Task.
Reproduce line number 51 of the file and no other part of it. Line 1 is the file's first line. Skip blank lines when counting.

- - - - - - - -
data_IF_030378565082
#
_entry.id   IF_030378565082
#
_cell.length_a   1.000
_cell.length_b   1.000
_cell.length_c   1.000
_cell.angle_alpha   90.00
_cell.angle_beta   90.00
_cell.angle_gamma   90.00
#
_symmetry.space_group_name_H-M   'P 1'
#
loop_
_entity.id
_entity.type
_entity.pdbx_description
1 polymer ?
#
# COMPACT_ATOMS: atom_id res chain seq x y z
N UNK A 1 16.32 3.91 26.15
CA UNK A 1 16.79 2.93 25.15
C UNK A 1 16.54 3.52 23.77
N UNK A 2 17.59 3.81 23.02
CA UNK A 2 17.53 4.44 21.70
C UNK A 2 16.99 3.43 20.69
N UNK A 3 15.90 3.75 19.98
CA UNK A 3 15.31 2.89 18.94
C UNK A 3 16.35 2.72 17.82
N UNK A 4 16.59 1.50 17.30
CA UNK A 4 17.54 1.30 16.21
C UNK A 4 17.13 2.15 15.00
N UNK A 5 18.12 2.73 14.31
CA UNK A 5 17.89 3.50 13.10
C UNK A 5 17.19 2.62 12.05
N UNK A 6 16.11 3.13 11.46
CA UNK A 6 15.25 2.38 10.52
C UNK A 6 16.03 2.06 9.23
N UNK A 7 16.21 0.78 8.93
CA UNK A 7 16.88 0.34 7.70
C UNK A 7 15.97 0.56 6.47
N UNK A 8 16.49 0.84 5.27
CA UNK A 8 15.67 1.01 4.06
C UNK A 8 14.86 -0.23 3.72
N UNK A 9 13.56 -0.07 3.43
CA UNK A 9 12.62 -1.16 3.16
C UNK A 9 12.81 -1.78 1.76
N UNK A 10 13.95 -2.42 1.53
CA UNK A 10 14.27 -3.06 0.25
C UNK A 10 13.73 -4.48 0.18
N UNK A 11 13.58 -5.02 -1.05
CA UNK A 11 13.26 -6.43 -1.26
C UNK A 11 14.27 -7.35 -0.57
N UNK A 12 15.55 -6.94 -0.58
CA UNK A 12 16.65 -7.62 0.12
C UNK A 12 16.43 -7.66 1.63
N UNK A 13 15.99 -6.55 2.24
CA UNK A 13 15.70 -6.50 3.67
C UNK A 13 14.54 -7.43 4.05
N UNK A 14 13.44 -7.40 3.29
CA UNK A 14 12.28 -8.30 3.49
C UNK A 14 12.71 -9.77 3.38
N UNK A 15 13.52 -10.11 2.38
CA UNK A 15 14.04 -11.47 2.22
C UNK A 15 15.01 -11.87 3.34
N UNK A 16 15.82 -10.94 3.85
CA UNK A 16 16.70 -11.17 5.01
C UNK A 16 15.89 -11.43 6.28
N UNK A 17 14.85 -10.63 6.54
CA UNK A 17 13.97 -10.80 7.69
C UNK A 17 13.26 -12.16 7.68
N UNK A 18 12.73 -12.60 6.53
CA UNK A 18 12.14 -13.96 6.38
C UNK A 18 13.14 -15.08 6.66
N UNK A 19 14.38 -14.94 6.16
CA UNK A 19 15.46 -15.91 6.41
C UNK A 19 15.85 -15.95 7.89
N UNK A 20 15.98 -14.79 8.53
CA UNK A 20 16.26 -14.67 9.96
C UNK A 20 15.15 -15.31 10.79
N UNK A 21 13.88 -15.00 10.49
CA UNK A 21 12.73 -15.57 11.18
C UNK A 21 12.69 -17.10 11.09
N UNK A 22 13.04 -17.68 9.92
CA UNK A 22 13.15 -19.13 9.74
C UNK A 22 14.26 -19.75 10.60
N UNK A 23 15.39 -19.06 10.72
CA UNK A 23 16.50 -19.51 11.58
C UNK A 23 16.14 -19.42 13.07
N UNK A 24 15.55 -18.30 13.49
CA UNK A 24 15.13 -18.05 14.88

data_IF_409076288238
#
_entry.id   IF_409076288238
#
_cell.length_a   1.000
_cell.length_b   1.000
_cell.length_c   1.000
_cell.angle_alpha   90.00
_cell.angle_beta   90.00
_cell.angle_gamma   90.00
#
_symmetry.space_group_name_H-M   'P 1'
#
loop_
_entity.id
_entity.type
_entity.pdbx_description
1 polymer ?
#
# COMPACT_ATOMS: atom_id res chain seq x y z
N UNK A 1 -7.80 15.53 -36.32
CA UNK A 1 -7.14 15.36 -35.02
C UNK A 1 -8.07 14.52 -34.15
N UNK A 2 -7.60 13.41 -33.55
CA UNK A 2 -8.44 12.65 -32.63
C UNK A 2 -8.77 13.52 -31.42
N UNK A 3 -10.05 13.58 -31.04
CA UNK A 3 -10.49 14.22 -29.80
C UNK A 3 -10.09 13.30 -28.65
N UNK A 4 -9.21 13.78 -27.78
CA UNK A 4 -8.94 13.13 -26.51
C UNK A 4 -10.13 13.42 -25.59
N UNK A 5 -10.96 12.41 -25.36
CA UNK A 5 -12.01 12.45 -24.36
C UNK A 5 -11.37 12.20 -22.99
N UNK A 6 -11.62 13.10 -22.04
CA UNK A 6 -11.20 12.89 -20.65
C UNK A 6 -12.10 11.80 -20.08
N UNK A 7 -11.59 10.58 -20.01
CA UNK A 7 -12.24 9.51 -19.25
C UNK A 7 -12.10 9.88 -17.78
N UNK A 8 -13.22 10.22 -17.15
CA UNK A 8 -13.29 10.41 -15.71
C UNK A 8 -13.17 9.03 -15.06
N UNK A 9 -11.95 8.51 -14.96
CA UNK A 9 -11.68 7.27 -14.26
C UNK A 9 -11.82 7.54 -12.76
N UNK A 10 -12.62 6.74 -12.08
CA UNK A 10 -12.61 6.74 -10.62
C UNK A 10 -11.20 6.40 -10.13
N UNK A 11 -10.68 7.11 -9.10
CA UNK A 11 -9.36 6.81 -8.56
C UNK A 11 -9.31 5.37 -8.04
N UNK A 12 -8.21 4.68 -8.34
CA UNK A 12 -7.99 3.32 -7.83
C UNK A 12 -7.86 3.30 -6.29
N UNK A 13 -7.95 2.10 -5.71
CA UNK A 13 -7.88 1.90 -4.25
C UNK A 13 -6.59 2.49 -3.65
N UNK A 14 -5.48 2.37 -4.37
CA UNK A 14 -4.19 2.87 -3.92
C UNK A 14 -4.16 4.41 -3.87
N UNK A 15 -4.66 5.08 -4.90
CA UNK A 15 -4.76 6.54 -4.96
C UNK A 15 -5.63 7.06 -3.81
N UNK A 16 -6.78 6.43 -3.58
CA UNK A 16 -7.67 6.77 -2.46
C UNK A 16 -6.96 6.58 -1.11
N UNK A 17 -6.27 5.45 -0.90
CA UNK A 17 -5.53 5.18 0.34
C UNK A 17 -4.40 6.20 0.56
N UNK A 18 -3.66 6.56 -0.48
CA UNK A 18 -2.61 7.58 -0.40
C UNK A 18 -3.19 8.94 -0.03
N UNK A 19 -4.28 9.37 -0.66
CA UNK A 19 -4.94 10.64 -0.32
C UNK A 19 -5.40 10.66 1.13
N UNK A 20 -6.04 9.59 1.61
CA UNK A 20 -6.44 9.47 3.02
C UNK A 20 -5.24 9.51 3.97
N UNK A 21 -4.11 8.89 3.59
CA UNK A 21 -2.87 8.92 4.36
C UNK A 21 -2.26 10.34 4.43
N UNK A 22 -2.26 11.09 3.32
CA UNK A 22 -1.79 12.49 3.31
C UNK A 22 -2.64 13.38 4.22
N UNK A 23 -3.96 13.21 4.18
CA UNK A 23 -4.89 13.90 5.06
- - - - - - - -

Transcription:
N UNK A 11 13.58 -5.02 -1.05